By now, Seamus had gotten a good gander at him and decided he didn’t look as he thought a vampire should, especially a dearg-due. Hadn’t they always been described as extremely ugly, having fiery eyes and the palest of skin and rows and rows of sharp teeth like those piranha-fish he’d read about as lived in South American rivers? This fella… Why, he looked to be about as old as Seamus himself, and certainly neither pale nor fiery- eyed. And definitely not ugly. Pleasant-looking, as a matter of fact. Blond and fair, with blue eyes squinted in the sunlight. And his teeth? They might be a trifle large—what Seamus considered English teeth—but there were no more than the usual number. And they certainly didn’t look sharp.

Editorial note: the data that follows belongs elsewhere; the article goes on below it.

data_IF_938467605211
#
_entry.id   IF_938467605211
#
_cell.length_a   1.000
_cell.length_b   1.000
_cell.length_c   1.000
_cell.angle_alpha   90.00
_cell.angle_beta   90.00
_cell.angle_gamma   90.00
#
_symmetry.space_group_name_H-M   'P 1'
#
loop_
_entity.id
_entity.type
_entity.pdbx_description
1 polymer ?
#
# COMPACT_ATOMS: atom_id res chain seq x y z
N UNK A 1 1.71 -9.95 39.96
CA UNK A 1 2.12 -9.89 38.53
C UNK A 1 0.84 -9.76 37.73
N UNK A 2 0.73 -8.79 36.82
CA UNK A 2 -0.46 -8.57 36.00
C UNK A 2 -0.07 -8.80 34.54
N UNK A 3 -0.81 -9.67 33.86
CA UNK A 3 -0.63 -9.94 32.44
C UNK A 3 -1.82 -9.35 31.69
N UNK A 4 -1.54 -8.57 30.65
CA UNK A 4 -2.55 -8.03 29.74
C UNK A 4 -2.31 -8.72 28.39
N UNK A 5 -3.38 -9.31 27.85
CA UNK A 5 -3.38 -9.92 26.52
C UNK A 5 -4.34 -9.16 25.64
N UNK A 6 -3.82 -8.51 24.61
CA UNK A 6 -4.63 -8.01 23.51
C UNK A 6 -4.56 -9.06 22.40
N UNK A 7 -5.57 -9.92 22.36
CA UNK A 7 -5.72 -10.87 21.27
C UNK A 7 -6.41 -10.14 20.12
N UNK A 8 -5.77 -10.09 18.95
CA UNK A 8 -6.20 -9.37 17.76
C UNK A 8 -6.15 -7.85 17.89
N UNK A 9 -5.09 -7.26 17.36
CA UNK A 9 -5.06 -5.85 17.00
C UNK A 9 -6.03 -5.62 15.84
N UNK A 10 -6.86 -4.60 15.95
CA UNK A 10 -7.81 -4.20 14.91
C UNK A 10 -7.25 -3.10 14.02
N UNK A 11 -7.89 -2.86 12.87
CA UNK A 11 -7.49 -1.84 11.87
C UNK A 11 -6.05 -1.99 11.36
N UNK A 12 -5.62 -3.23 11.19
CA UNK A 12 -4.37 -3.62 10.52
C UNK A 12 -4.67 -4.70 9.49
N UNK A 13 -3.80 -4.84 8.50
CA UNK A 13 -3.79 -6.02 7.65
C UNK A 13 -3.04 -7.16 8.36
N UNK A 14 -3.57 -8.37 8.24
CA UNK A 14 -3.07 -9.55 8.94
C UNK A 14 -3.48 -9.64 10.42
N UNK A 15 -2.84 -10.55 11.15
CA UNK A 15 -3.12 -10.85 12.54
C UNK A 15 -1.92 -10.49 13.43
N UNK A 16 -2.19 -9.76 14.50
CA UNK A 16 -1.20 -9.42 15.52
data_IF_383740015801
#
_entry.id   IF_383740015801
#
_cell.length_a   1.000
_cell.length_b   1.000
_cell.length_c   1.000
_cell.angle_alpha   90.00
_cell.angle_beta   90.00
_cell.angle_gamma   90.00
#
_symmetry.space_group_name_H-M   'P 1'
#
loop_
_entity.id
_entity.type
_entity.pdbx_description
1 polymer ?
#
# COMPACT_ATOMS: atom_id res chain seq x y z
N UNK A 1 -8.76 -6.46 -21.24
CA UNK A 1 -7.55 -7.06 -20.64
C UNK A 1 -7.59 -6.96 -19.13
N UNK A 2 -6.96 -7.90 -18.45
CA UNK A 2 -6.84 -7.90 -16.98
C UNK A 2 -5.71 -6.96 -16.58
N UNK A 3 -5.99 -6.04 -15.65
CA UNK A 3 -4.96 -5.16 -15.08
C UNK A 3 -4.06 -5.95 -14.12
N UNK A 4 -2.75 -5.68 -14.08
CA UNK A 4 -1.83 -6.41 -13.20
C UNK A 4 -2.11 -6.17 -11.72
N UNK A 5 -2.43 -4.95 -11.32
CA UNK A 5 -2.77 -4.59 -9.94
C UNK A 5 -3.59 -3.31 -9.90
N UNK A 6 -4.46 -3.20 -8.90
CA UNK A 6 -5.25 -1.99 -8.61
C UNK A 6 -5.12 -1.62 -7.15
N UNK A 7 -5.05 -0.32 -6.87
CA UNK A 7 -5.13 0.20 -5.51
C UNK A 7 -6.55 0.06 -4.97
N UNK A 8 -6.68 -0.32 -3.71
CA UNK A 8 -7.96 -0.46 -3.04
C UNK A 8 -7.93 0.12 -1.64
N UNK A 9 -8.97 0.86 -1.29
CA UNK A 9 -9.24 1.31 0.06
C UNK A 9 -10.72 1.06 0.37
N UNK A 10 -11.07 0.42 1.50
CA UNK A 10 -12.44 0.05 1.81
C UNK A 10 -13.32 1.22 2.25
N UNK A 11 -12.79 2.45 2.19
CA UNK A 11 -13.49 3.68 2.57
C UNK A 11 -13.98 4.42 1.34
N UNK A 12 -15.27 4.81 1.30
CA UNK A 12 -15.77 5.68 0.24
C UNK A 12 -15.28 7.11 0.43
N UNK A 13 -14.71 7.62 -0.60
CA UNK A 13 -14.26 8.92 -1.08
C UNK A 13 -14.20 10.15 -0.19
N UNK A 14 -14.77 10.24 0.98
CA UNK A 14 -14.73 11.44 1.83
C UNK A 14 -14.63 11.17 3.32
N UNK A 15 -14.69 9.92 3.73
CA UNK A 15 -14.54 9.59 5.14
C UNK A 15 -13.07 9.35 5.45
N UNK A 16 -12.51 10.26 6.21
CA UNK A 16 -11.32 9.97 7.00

“—an’ we saw th’ light an’ thought we’d stop by an’ offer a welcome to th’ village.” Conor had finally come out of his daze and managed to speak up, if a trifle weakly.

“Oh. I see.” The man smiled and that transformed his face to something totally human and completely harmless.

“So if your master’s around,” Seamus picked up the thread again. “We’d like to extend an invitation—”

“I’m afraid that’s impossible at the moment, sir,” the man interrupted.


“The master is unavailable. He’s out for the day.”

“Out?” Conor spoke up again. “We haven’t heard any motors passin’ by, an’ anyway, his car’s still here, so how did he travel? Did he fly?”

Conor, you idjit! was all Seamus could think.

The butler—for that’s what Seamus had decided the man was—didn’t appear insulted however. In fact, he smiled again, though his answer was a trifle frosty, this time. “Master Novotny has several motor cars. He occasionally drives himself, Mr—?”

“—Leary. Conor Leary.” It was a moment before Conor spoke, reluctantly supplying his name, then adding, “Mayor o’ Balleywalegh.”